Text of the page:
Shares of Las Vegas-based casino operator Wynn Resorts (WYNN) ended Thursday's trading day up over 7 percent, making it TheStreet's Move of the Day. TheStreet's Jim Cramer, Portfolio Manager of the Action Alerts PLUS Charitable Trust Portfolio, said in a segment on CNBC that there is speculation that Wynn might merge with Las Vegas-based competitor MGM Resorts International (MGM). During Wynn's first quarter earnings report, released in late April, the company reported earnings per share of 70 cents, falling short of the consensus estimate. Revenue slumped almost 28 percent year-over-year to $1.09 billion. While revenue from Wynn's Macau properties, a major casino hub in China, dropped nearly 38 percent from the same quarter last year, on Thursday, Barron's reported on a note from analysts at Credit Suisse (CS), who say Macau is starting to show strength. As for MGM Resorts, the casino operator's first quarter earnings per share eclipsed estimates by 13 cents and jumped 50 percent year-over-year, according to a report released in early May. Though revenue fell 11.3% over the past year and fell short of analysts' estimates. Trading volume was particularly heavy for Wynn on Thursday. Some 5.6 million shares traded hands, significantly higher than its average trading volume of 2.6 million. MGM Resorts saw some 14.4 million shares traded, compared to its daily average of 12.3 million. Shares of Wynn Resorts have fallen almost 27 percent since the start of the year, while MGM Resorts' stock has lost 5 percent. TheStreet's Scott Gamm reports from New York.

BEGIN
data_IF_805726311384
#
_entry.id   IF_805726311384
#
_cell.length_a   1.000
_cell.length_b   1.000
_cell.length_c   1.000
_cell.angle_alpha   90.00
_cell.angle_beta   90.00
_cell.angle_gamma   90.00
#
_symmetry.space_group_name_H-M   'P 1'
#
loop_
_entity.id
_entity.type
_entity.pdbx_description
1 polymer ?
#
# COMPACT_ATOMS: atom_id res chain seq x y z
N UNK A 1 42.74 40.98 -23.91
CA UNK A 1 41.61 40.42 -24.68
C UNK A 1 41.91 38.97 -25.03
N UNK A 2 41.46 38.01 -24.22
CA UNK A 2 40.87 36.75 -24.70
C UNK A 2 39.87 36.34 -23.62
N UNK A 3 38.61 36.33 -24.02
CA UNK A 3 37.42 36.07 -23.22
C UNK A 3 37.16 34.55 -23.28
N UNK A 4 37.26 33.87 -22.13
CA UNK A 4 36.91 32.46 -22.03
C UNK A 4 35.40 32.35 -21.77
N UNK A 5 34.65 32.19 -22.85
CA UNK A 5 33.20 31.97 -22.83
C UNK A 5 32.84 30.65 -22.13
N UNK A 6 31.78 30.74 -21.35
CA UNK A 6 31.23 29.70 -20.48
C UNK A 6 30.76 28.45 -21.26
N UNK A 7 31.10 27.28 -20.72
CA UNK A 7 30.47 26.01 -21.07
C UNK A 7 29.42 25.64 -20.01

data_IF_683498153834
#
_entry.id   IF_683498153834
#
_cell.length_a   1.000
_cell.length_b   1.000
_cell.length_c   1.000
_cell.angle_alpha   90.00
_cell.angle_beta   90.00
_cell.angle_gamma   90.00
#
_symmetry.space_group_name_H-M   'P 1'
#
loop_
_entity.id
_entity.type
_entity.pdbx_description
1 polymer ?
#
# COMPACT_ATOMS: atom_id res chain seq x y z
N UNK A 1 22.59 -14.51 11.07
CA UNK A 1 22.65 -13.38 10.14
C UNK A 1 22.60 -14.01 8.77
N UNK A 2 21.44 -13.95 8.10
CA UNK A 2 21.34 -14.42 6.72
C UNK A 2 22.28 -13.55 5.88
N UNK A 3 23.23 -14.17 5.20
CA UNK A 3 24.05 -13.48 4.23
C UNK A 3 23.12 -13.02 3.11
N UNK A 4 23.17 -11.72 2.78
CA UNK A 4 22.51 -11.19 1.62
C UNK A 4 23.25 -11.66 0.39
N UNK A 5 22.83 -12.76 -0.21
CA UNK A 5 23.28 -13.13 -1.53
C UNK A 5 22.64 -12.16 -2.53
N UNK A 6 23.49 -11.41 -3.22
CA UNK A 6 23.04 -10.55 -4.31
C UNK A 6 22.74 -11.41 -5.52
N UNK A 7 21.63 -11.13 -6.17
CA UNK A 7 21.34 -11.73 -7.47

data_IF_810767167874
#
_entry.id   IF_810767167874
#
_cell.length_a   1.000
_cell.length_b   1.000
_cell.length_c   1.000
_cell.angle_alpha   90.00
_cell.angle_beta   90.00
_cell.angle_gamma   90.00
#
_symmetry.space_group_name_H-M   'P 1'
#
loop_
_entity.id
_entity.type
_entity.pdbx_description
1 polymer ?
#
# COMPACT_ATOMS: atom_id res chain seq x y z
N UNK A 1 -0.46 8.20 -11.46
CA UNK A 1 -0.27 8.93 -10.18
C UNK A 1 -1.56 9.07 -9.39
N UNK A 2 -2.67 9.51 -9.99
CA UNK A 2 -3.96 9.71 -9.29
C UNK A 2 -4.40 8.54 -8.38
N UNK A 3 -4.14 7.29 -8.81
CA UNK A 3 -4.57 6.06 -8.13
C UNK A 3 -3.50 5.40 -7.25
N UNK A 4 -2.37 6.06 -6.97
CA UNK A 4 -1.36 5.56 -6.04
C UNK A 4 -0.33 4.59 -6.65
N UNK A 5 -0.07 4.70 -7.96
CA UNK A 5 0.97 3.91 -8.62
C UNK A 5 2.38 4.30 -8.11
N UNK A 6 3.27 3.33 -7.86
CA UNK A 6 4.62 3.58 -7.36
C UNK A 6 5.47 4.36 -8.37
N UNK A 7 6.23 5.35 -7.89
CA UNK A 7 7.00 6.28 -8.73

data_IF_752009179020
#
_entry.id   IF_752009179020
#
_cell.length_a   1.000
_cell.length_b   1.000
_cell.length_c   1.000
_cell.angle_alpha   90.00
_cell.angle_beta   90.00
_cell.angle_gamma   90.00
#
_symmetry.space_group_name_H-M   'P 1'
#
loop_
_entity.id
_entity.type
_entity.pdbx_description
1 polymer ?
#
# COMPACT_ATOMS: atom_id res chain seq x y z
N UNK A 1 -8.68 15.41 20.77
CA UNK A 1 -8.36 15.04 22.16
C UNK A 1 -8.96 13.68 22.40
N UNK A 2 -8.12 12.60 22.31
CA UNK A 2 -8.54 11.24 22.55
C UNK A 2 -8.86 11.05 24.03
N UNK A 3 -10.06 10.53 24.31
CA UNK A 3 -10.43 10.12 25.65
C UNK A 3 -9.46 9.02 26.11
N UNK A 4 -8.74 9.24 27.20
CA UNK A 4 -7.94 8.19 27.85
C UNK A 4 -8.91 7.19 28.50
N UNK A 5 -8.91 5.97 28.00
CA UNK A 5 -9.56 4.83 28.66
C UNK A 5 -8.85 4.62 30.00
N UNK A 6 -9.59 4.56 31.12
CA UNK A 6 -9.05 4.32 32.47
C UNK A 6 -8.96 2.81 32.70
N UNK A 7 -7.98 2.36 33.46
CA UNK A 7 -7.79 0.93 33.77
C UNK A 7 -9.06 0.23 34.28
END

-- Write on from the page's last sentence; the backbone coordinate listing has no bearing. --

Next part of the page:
More from Video
How quickly do we find support, is what we'll want to know now, as the correction is occurring while economic optimism builds.
Despite the president's promise of no stimulus until after Nov. 3, there are no signs yet that this is the sort of correlated selling that leads to a deep correction.
Salesforce, Amgen and Honeywell will give a lift to the DJIA going forward.
CAG has hung onto the bulk of its recent gains, and could rise to the $50 area, according to the charts and indicators.